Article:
• The gospel Jesus proclaimed was a call to discipleship, a call to follow Him in submissive obedience, not just a plea to make a decision or pray a prayer.
  • Genuine assurance comes from seeing the Holy Spirit’s transforming work in one’s life, not from clinging to the memory of some experience.
  • No one who comes for salvation with genuine faith, sincerely believing that Jesus is the eternal, almighty, sovereign God, will willfully reject His authority.
  • Those who teach that obedience and submission are extraneous to saving faith are forced to make a firm but unbiblical distinction between salvation and discipleship.
  • We must remember above all that salvation is a sovereign work of God. Biblically it is defined by what it produces, not by what one does to get it.
  • Works are not necessary to earn salvation. But true salvation wrought by God will not fail to produce the good works that are its fruit.

Chapter 3: “He Calls for a New Birth”

  • Not everyone who claims to be a Christian really is.
  • Salvation was never a reward for human works; it has always been a gift of grace for repentant sinners, made possible by the work of Christ.
  • People have always stumbled over the simplicity of salvation.
  • Salvation is impossible apart from divinely wrought regeneration.
  • The test of true faith is this: Does it produce obedience? If not, it is not saving faith. Disobedience is unbelief. Real faith obeys.
  • Jesus is the only source of salvation. Those who do not believe in His name are condemned, excluded from eternal life.
  • No matter how sincere, how religious, how immersed in good works, everyone must be born again.

Chapter 4: “He Demands True Worship”

  • As the master evangelist seeks to win her, He expertly directs the conversation, taking her from a simple comment about drinking water to a revelation that He is the Messiah.
  • The offer of living water is not just to religious people like Nicodemus — everyone who thirsts is invited to drink deeply of the living water — even an adulterous woman whose life is fraught with sin.
  • True worship occurs not on a mountain or in a temple, but in the inner person.
  • She evidenced all the characteristics of genuine conversion. She had sensed her need, she had confessed her guilt, she recognized Jesus as Messiah, and now she was showing the fruit of her transformed life by bringing other people to Him.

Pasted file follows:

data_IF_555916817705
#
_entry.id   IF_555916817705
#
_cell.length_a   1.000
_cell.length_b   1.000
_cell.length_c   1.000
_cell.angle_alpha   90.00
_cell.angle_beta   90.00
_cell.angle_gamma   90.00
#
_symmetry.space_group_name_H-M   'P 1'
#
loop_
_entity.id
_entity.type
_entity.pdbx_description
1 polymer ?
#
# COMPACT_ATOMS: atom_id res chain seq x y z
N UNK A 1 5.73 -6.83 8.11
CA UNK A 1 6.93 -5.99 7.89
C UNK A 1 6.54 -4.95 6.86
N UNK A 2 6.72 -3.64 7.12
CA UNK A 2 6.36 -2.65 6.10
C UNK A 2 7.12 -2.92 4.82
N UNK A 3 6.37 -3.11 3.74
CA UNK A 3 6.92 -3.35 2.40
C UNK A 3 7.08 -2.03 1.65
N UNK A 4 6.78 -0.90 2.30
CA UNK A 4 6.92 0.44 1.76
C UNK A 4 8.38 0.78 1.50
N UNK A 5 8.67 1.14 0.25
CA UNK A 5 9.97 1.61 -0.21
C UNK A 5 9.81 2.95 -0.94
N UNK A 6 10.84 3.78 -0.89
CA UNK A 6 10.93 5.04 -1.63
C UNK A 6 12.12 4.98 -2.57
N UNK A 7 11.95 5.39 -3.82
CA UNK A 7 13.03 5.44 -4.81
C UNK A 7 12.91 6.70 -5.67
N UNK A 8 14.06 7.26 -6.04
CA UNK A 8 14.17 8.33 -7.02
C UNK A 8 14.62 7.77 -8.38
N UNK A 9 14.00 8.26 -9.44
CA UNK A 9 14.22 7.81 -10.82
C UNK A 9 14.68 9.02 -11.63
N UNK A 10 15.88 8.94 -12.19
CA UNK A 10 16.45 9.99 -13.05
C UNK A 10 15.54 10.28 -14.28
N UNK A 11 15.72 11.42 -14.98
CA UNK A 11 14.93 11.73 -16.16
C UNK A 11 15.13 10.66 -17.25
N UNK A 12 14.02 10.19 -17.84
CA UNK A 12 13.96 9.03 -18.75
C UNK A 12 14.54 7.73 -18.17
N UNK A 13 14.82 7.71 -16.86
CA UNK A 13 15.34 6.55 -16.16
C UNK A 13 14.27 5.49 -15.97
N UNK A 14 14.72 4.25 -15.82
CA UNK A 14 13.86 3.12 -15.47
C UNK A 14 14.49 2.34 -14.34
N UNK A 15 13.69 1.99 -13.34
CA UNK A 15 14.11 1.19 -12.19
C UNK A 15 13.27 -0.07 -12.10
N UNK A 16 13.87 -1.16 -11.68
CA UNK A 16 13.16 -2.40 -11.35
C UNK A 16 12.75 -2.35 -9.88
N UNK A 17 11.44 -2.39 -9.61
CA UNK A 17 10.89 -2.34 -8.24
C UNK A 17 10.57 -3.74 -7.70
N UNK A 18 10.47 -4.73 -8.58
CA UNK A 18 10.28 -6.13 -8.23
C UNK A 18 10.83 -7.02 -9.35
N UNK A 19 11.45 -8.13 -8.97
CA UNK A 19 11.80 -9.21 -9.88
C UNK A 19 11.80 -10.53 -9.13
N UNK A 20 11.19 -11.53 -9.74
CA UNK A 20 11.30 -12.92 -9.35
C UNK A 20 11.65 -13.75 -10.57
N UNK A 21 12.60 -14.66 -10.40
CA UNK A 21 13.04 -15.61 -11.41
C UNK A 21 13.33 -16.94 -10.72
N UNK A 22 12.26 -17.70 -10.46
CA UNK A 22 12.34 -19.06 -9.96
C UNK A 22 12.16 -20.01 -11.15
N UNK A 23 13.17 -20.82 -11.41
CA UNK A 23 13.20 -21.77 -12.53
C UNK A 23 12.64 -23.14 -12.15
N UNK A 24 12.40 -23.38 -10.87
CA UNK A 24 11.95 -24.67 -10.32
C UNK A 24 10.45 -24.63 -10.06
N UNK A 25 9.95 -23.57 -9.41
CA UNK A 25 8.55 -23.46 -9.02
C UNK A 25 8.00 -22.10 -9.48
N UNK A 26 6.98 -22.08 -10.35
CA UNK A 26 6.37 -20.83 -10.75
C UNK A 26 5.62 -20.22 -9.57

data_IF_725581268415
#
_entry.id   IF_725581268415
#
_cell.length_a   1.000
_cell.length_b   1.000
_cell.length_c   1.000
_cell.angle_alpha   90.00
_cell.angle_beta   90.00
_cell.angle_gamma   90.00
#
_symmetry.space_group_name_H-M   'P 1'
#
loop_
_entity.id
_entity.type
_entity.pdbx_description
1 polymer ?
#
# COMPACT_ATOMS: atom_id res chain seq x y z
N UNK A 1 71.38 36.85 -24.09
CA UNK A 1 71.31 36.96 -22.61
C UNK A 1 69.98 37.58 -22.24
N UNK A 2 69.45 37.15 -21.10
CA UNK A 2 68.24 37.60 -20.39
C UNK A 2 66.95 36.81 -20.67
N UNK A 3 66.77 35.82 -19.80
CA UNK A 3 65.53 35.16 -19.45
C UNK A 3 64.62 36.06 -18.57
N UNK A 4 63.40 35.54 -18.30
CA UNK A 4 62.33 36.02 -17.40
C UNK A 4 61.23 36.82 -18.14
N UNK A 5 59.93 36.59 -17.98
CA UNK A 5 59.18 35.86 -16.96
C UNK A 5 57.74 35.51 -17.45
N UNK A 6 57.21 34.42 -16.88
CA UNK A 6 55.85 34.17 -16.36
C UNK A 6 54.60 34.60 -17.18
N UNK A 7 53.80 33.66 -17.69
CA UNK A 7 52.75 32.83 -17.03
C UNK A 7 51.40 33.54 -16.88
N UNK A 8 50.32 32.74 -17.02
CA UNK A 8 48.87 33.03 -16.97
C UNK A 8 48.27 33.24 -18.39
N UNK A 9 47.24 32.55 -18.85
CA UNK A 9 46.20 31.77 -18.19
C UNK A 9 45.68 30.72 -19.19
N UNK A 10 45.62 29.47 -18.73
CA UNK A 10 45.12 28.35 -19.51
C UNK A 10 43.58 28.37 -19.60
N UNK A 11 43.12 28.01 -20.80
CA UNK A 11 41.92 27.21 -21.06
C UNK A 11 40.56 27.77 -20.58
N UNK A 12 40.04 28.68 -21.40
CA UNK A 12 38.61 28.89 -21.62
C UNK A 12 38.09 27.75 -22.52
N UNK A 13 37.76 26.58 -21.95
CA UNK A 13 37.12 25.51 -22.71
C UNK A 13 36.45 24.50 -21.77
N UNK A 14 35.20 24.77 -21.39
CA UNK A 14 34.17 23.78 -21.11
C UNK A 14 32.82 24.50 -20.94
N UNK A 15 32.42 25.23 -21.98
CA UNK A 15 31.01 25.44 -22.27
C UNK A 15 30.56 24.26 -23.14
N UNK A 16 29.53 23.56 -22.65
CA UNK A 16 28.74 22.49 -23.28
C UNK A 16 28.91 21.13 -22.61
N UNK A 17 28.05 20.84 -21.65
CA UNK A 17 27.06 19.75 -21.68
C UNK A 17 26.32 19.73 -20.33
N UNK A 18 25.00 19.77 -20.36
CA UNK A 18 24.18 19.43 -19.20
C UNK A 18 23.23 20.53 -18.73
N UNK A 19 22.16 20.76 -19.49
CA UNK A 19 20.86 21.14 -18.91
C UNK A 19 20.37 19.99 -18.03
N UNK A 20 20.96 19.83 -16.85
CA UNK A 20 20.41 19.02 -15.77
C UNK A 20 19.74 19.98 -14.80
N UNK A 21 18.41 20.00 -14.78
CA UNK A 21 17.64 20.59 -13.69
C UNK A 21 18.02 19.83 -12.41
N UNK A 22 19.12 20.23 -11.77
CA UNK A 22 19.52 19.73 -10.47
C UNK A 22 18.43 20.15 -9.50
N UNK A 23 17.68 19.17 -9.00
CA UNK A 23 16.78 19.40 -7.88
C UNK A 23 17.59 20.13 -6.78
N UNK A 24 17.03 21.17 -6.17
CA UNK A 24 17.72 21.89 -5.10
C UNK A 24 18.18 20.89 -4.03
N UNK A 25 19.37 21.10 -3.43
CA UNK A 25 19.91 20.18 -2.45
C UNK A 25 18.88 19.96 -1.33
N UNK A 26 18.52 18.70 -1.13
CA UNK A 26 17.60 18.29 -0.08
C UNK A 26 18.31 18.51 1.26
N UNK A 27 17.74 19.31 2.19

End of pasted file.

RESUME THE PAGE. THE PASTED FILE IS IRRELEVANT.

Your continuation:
• Some of the most zealous witnesses for Christ are brand-new believers.
  • Jesus had given her a drink of the Water of Life, and she had begun to worship God in spirit and truth. She didn’t need to conceal her guilt anymore; she was forgiven.
  • What was repugnant to the scribes and Pharisees was good news to these Samaritans, because they were willing to admit they were sinners.
  • Those who refused to acknowledge their sin found Him to be a Judge, not a Savior. He never gave such people any encouragement, any comfort, or any reason to hope.
  • The Water of Life He held forth was given only to those who acknowledged the hopelessness of their sinful state.
  • God seeks people who will submit themselves to worship Him in spirit and in truth.

Chapter 5: “He Receives Sinners but Refuses the Righteous”

  • One of the most malignant by-products of the debacle in contemporary evangelism is a gospel that fails to confront individuals with the reality of their sin.
  • Multitudes declare that they trust Christ as Savior while indulging in lifestyles that are plainly inconsistent with God’s Word — yet no one dares to challenge their testimony.
  • Any message that fails to define and confront the severity of personal sin is a deficient gospel.
  • Sin is no peripheral issue as far as salvation is concerned; it is the issue.
  • This is the theme of the gospel according to Jesus: He came to call sinners to repentance.
  • Those who think they are good enough — those who do not understand the seriousness of sin — cannot respond to the gospel. They cannot be saved, for the gospel is a call to sinners to repent and be forgiven.
  • The gospel according to Jesus is first of all a mandate for repentance.
  • The truth of the gospel according to Jesus is that the only ones who are eligible for salvation are those who realize they are sinners and are willing to repent.